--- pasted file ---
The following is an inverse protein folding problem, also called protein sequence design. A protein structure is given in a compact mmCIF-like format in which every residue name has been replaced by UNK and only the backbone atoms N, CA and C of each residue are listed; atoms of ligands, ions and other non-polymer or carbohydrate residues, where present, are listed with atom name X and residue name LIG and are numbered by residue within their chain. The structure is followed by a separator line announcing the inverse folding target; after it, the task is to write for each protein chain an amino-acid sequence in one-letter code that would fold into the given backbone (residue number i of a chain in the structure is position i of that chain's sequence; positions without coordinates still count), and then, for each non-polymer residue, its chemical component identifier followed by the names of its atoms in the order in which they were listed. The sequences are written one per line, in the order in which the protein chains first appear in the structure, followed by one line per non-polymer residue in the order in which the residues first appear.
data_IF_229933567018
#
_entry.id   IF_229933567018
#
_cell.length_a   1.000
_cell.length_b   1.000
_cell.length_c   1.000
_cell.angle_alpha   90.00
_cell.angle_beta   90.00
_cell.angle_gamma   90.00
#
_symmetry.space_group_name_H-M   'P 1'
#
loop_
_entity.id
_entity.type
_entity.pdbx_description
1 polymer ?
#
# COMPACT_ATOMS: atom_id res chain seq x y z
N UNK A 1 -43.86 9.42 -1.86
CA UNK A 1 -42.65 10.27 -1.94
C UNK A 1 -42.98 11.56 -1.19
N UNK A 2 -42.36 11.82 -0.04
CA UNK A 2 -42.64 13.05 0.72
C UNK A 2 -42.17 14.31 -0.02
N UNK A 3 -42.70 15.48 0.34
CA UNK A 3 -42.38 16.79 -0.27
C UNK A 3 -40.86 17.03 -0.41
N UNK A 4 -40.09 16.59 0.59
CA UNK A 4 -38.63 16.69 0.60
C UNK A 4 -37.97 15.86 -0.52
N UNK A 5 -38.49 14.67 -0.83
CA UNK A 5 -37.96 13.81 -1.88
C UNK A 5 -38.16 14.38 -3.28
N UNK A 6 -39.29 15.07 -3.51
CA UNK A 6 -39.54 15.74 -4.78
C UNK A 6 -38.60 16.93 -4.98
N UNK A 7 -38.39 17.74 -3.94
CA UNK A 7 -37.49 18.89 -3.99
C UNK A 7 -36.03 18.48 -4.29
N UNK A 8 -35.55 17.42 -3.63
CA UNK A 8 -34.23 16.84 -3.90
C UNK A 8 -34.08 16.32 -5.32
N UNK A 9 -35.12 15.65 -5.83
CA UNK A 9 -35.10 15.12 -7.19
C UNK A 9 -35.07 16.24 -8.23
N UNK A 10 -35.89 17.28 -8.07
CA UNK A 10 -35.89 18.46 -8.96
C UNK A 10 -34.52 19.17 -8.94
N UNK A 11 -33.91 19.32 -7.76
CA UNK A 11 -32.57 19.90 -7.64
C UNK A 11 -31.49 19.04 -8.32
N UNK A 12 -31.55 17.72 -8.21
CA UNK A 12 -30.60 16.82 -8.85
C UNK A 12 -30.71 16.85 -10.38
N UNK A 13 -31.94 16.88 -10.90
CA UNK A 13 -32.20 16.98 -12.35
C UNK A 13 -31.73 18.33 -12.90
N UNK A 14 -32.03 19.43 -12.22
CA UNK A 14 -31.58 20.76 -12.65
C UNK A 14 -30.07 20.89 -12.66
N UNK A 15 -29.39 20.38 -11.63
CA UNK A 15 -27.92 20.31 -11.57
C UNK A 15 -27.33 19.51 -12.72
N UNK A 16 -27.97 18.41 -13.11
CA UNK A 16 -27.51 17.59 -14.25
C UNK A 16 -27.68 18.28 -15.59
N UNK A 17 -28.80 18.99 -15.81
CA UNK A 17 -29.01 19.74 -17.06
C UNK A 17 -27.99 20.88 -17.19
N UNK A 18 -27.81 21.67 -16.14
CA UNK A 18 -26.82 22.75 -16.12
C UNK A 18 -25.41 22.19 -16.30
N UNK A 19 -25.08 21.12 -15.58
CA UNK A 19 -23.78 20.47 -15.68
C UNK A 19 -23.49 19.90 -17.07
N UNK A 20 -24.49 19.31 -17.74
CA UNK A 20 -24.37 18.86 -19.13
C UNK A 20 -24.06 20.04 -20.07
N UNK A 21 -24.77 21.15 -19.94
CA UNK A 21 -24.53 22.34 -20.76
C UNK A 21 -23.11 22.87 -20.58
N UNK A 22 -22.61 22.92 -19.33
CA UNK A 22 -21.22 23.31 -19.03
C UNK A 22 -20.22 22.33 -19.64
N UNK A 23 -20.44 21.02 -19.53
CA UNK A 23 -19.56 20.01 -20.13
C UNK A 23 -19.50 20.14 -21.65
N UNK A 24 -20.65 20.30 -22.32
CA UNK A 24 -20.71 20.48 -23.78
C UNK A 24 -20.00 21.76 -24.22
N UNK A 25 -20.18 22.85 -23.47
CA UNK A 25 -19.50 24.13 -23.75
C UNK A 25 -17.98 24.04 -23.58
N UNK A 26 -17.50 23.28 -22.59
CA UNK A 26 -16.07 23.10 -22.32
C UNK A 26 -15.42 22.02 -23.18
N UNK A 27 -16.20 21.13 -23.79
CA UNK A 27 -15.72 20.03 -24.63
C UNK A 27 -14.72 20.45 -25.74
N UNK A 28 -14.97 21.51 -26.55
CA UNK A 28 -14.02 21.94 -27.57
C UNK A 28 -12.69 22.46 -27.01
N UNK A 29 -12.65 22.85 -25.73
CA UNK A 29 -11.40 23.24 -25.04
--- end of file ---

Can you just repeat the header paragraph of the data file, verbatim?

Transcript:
The following is an inverse protein folding problem, also called protein sequence design. A protein structure is given in a compact mmCIF-like format in which every residue name has been replaced by UNK and only the backbone atoms N, CA and C of each residue are listed; atoms of ligands, ions and other non-polymer or carbohydrate residues, where present, are listed with atom name X and residue name LIG and are numbered by residue within their chain. The structure is followed by a separator line announcing the inverse folding target; after it, the task is to write for each protein chain an amino-acid sequence in one-letter code that would fold into the given backbone (residue number i of a chain in the structure is position i of that chain's sequence; positions without coordinates still count), and then, for each non-polymer residue, its chemical component identifier followed by the names of its atoms in the order in which they were listed. The sequences are written one per line, in the order in which the protein chains first appear in the structure, followed by one line per non-polymer residue in the order in which the residues first appear.